Mercury(II) fulminate

Mercury(II) fulminate, or Hg(CNO)2, is a primary explosive. It is highly sensitive to friction, heat and shock and is mainly used as a trigger for other explosives in percussion caps and detonators. Mercury(II) cyanate, though its chemical formula is identical, has a different atomic arrangement; the cyanate and fulminate anions are isomers.

Mercury(II) fulminate
Mercuryfulminate puryfied.jpg
Other names
Fulminated Mercury
3D model (JSmol)
ECHA InfoCard 100.010.053 Edit this at Wikidata
  • InChI=1S/2CNO.Hg/c2*1-2-3; checkY
  • InChI=1/2CNO.Hg/c2*1-2-3;/rC2HgN2O2/c6-4-1-3-2-5-7
  • [O-][N+]#C[Hg]C#[N+][O-]
Molar mass 284.624 g/mol
Appearance Grey, Pale Brown, or White Crystalline solid
Density 4.42 g/cm3
Melting point 160 °C (320 °F; 433 K)
Boiling point 356.6 °C (673.9 °F; 629.8 K)
slightly soluble
Solubility soluble in ethanol, ammonia
Explosive data
Shock sensitivity High
Friction sensitivity High
Detonation velocity 4250 m/s
Occupational safety and health (OHS/OSH):
Main hazards
Highly Toxic, Shock Sensitive Explosive
NFPA 704 (fire diamond)
170 °C (338 °F; 443 K)
Except where otherwise noted, data are given for materials in their standard state (at 25 °C [77 °F], 100 kPa).
☒N verify (what is checkY☒N ?)

First used as a priming composition in small copper caps beginning in the 1820s, mercury fulminate quickly replaced flints as a means to ignite black powder charges in muzzle-loading firearms. Later, during the late 19th century and most of the 20th century, mercury fulminate became widely used in primers for self-contained rifle and pistol ammunition; it was the only practical detonator for firing projectiles until the early 20th century.[1] Mercury fulminate has the distinct advantage over potassium chlorate of being non-corrosive, but it is known to weaken with time, by decomposing into its constituent elements. The reduced mercury which results forms amalgams with cartridge brass, weakening it, as well. Today, mercury fulminate has been replaced in primers by more efficient chemical substances. These are non-corrosive, less toxic, and more stable over time; they include lead azide, lead styphnate, and tetrazene derivatives. In addition, none of these compounds require mercury for manufacture, supplies of which can be unreliable in wartime.


Mercury(II) fulminate is prepared by dissolving mercury in nitric acid and adding ethanol to the solution. It was first prepared by Edward Charles Howard in 1800.[2][1] The crystal structure of this compound was determined only in 2007.[3]

Silver fulminate can be prepared in a similar way, but this salt is even more unstable than mercury fulminate; it can explode even under water and is impossible to accumulate in large amounts because it detonates under its own weight.[4]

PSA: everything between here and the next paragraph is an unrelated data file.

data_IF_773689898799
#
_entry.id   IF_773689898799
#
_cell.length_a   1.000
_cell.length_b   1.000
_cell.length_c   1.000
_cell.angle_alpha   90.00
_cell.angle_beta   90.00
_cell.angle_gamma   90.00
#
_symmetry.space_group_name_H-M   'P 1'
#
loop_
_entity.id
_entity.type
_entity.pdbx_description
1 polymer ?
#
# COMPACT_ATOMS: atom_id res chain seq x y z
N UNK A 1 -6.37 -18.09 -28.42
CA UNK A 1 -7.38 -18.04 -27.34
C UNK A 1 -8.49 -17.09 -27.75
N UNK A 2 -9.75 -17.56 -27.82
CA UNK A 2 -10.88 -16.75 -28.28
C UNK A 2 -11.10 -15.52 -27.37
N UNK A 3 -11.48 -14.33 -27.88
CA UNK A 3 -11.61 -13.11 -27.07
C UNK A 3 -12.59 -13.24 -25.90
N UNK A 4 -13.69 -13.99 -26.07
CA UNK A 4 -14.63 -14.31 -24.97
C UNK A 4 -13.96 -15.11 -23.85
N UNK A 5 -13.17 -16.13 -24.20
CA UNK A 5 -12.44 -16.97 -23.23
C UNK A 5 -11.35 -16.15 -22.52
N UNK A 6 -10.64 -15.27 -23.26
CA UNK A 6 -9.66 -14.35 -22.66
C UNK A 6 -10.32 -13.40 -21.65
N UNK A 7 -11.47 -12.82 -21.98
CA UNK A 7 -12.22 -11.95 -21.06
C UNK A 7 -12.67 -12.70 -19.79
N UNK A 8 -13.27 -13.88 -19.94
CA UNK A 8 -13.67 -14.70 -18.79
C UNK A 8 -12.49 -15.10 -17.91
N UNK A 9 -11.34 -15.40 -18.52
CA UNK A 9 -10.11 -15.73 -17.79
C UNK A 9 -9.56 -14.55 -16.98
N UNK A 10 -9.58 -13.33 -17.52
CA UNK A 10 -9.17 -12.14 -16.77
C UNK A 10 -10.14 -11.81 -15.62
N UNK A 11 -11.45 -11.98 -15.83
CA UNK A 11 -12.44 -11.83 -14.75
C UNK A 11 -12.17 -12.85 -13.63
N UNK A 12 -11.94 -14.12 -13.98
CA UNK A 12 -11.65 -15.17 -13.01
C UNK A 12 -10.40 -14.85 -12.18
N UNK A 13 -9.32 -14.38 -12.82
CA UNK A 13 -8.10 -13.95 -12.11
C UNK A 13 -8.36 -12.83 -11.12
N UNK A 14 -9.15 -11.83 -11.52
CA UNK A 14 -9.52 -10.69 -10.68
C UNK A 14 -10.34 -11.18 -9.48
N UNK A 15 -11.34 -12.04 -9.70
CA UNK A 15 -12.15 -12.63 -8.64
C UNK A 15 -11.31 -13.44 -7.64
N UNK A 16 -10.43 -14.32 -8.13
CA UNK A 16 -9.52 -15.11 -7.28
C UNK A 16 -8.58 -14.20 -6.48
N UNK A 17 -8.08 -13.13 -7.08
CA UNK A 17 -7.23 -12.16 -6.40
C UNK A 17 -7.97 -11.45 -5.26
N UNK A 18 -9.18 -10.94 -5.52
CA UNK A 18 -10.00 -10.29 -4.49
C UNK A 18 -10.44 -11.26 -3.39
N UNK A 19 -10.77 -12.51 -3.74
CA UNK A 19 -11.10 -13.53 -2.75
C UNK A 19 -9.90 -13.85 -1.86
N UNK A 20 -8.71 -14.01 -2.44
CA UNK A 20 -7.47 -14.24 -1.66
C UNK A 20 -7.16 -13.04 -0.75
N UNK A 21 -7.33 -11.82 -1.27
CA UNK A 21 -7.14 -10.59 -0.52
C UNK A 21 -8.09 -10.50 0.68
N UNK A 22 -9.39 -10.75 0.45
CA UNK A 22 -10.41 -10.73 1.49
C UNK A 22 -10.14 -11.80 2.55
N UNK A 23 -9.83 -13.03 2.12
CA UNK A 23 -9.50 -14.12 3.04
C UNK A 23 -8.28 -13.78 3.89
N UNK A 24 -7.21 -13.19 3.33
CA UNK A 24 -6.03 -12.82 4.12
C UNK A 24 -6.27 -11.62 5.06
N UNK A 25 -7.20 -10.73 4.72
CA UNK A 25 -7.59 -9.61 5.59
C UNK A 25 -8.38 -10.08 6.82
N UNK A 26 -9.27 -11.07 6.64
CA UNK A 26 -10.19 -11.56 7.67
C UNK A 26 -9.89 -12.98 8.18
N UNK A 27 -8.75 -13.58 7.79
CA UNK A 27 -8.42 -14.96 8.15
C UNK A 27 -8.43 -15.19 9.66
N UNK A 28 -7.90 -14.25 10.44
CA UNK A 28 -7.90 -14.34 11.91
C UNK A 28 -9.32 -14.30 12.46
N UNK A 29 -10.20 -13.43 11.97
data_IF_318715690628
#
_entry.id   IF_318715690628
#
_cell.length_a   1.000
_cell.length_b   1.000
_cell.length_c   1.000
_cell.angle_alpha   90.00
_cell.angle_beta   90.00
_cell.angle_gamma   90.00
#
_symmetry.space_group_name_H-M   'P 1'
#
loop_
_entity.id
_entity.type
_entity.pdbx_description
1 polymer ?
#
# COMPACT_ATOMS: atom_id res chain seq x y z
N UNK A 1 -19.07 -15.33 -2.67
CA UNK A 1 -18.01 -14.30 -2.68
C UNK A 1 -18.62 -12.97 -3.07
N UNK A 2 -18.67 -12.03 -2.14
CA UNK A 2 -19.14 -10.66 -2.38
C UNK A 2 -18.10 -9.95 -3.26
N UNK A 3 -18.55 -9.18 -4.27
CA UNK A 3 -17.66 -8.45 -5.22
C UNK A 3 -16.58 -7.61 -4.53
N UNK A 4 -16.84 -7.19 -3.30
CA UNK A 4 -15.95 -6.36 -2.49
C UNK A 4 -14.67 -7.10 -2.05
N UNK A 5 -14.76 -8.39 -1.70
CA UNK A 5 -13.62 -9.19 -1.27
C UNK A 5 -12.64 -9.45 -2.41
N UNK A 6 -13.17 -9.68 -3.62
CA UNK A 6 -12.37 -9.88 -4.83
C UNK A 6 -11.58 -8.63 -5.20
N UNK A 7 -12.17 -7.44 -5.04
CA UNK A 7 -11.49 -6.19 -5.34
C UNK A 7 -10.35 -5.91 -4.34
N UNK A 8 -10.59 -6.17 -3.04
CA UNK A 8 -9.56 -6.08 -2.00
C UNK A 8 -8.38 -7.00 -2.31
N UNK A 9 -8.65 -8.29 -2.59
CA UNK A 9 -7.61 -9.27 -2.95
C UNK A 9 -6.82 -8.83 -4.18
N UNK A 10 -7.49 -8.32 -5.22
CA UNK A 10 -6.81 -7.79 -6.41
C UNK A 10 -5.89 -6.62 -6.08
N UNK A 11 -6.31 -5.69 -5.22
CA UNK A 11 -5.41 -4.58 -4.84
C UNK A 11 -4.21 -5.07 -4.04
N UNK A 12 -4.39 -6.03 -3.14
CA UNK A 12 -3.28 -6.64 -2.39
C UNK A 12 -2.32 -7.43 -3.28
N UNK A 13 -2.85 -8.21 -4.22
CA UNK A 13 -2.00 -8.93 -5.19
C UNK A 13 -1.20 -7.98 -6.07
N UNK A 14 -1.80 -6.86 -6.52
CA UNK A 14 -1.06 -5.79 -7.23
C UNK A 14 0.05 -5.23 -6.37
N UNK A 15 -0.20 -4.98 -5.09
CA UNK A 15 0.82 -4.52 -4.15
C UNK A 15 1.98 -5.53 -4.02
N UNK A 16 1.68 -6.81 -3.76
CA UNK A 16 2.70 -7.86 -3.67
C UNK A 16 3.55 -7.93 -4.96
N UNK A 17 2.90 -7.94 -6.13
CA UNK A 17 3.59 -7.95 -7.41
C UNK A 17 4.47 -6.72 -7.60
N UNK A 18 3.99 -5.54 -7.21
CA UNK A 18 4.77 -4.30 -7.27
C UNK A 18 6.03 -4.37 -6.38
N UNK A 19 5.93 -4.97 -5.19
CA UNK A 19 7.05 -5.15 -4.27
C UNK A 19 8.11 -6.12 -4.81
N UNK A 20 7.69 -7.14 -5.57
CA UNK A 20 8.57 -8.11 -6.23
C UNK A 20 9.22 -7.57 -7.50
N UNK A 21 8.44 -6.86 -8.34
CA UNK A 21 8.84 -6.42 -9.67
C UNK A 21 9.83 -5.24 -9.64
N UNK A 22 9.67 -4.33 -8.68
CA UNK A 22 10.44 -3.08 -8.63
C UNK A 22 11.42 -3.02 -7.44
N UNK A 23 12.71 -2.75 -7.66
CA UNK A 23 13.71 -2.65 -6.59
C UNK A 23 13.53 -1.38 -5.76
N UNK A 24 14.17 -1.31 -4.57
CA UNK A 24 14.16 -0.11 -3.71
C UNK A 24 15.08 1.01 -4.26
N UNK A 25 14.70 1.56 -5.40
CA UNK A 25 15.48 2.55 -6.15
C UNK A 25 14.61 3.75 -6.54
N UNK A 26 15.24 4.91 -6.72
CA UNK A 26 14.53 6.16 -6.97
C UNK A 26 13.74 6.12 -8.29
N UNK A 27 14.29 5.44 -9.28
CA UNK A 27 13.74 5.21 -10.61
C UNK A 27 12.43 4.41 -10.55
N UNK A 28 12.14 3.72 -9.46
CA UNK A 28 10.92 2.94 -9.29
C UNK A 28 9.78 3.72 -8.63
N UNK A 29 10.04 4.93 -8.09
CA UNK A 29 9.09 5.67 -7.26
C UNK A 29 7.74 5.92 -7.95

The thermal decomposition of mercury(II) fulminate can begin at temperatures as low as 100 °C, though it proceeds at a much higher rate with increasing temperature.[5]

A possible reaction for the decomposition of mercury(II) fulminate yields carbon dioxide gas, nitrogen gas, and a combination of relatively stable mercury salts.

4 Hg(CNO)2 → 2 CO2 + N2 + HgO + 3 Hg(OCN)CN
Hg(CNO)2 → 2 CO + N2 + Hg
Hg(CNO)2 → :Hg(OCN)2 (cyanate or / and isocyanate)
2 Hg(CNO)2 → 2 CO2 + N2 + Hg + Hg(CN)2 (mercury(II) cyanide)

In popular cultureEdit

In the 1955 film Mister Roberts, Ensign Pulver (Jack Lemmon) acquires fulminate of mercury. Intending to blow up his unpopular captain's bunk as a prank, he accidentally destroys the ship's laundry instead.

In the episode "Crazy Handful of Nothin'" of the television series Breaking Bad, Walter White uses fulminated Mercury to blow up the office of meth kingpin Tuco Salamanca. However, the depiction of the substance and its effects in the show is questionable in terms of scientific accuracy.[6]

See alsoEdit


  1. ^ a b Wisniak, Jaime (2012). "Edward Charles Howard. Explosives, meteorites, and sugar". Educación Química. Universidad Nacional Autonoma de Mexico. 23 (2): 230–239. doi:10.1016/s0187-893x(17)30114-3. ISSN 0187-893X.
  2. ^ Edward Howard (1800). "On a New Fulminating Mercury". Philosophical Transactions of the Royal Society of London. 90 (1): 204–238. doi:10.1098/rstl.1800.0012.
  3. ^ W. Beck; J. Evers; M. Göbel; G. Oehlinger; T. M. Klapötke (2007). "The Crystal and Molecular Structure of Mercury Fulminate (Knallquecksilber)". Zeitschrift für anorganische und allgemeine Chemie. 633 (9): 1417–1422. doi:10.1002/zaac.200700176.
  4. ^ "The Sciences - Fulminating Substances". Scientific American. 11 June 1853.
  5. ^ W. E. Garner & H. R. Hailes (1933). "Thermal decomposition and detonation of mercury fulminate". Proceedings of the Royal Society of London. 139 (1–3): 1–40. Bibcode:1933CP....334..128S. doi:10.1098/rspa.1933.0040.
  6. ^ Hare2012-11-01T10:38:00+00:00, Jonathan. "Breaking Bad IV – can a little crystal blow up a room?". RSC Education. Retrieved 2023-02-26.

External linksEdit